Facebook announced Wednesday it was expanding its offerings of local news alerts to 400 US cities, and is now testing the feature in Australia.
The "Today In" section first unveiled by Facebook in January offers users "local alerts from relevant government pages" which may include information city council meetings, crime or weather, for example.
Facebook's move comes amid a decline in the number of local news organizations, leading to what some researchers call "news deserts" with little or no coverage of events.
Facebook said it was testing Today In in "news deserts," where it would seek to fill some of the gaps left by the loss of local newspapers.
"Earlier this year, we started testing Today In after we did research in which over 50 percent of people told us they wanted to see more local news and community information on Facebook -- more than any other type of content we asked about," said product manager Andrea Watson Strong in a blog post.
"The research showed that people wanted both what might be traditionally understood as local news -- breaking news or information about past events like city council meetings, crime reports and weather updates -- as well as community information that could help them make plans, like bus schedules, road closures and restaurant openings."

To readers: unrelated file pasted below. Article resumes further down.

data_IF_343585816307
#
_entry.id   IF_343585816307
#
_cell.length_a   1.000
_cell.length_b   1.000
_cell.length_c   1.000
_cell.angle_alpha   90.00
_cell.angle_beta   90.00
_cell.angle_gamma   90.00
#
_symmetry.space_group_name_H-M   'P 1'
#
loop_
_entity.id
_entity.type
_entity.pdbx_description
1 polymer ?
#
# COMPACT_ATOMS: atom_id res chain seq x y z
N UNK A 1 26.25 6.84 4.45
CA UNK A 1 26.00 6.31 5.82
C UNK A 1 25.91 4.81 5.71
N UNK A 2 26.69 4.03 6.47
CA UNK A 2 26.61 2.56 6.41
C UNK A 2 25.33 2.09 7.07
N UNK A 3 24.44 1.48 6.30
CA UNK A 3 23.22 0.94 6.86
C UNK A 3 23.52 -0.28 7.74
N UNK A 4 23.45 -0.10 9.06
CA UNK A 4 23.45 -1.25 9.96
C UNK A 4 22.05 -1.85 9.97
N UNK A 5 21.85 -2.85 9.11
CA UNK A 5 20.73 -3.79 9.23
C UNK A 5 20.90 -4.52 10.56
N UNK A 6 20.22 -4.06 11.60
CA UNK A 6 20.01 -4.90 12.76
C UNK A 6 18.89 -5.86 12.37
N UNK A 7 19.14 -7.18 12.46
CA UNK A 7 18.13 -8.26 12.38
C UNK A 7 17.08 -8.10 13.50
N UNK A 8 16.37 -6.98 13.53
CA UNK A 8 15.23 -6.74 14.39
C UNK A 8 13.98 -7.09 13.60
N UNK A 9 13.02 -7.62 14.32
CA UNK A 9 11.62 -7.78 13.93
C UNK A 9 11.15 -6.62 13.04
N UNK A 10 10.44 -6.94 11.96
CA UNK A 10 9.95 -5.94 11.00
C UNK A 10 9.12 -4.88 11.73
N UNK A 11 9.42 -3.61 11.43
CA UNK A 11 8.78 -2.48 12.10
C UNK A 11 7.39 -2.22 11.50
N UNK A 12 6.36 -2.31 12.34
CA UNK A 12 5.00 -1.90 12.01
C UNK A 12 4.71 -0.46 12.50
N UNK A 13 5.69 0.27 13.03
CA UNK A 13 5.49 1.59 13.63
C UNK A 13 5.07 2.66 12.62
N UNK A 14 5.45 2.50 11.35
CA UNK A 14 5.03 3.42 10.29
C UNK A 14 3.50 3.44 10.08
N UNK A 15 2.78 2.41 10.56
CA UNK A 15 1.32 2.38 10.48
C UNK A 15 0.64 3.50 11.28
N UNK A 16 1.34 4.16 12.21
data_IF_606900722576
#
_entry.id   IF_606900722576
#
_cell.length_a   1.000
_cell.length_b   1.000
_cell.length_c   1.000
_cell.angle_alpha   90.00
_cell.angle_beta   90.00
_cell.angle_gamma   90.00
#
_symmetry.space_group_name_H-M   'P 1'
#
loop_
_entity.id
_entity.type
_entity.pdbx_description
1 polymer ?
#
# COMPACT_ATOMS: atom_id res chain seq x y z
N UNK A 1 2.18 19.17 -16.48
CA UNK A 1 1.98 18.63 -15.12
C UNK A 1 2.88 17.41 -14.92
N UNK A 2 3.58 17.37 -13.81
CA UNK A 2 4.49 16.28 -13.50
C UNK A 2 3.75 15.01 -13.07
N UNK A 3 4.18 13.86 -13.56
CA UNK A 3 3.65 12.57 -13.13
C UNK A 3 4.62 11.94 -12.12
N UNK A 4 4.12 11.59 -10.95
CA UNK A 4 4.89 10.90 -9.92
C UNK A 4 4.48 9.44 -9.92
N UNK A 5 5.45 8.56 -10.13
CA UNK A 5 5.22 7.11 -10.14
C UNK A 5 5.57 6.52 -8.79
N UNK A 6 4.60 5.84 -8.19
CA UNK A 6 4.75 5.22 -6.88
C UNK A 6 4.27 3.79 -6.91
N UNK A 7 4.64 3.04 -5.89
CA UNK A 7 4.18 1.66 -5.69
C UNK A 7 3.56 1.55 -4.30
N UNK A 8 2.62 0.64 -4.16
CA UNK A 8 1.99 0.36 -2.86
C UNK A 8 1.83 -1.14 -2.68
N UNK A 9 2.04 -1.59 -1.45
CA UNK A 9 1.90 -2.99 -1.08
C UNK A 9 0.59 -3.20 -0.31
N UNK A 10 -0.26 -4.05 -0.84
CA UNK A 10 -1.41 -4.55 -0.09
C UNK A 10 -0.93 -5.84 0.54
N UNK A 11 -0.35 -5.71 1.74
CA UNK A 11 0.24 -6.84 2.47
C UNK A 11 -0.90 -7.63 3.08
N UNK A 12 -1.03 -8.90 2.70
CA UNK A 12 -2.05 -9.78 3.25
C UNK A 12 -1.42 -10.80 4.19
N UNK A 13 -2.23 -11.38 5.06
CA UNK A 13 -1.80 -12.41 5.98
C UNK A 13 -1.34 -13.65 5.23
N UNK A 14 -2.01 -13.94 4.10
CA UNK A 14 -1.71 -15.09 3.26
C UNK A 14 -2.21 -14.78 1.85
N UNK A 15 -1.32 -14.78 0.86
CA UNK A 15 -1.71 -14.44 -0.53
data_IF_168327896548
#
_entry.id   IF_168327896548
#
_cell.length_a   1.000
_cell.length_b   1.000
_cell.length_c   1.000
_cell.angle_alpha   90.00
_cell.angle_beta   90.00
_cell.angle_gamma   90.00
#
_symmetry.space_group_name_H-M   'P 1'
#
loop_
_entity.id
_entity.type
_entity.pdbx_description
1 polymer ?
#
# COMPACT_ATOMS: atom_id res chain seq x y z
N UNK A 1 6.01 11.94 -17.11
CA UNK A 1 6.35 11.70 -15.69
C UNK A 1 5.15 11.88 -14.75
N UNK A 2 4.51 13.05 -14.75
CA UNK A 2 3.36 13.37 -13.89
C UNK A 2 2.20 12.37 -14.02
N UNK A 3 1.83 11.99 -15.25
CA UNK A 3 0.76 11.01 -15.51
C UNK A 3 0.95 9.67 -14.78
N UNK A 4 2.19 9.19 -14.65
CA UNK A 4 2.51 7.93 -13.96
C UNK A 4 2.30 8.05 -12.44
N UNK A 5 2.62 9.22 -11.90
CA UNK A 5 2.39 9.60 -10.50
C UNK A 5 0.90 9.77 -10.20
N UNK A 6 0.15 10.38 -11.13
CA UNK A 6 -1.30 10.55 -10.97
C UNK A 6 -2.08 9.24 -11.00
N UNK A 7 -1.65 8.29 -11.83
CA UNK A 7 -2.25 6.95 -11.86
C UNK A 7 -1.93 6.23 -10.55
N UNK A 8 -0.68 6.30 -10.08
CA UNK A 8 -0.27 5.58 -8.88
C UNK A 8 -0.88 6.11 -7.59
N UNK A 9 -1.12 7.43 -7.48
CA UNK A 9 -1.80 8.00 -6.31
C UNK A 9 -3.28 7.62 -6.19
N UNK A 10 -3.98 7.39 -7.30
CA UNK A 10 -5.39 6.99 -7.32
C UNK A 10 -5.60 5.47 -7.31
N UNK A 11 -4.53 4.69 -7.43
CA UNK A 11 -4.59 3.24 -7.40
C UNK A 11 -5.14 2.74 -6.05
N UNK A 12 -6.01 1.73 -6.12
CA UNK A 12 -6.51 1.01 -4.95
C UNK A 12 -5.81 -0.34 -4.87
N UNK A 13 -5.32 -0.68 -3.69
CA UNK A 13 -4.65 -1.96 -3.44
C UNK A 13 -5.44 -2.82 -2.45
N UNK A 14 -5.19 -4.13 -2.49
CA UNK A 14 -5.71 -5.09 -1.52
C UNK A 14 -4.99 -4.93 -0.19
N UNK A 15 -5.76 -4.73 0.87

Facebook said the feature could be especially useful in emergencies like hurricanes or floods, and will be testing the inclusion of alerts from "first responders" with time-sensitive information.
"People tell us it is important to receive timely, local updates in situations that directly affect them or that require them to take action, such as major road closures, blackouts or natural disasters," Strong said.
The leading US social network said local news and information would be in a separate section within the Facebook app, and that users can choose to turn on local updates to get that in their feeds.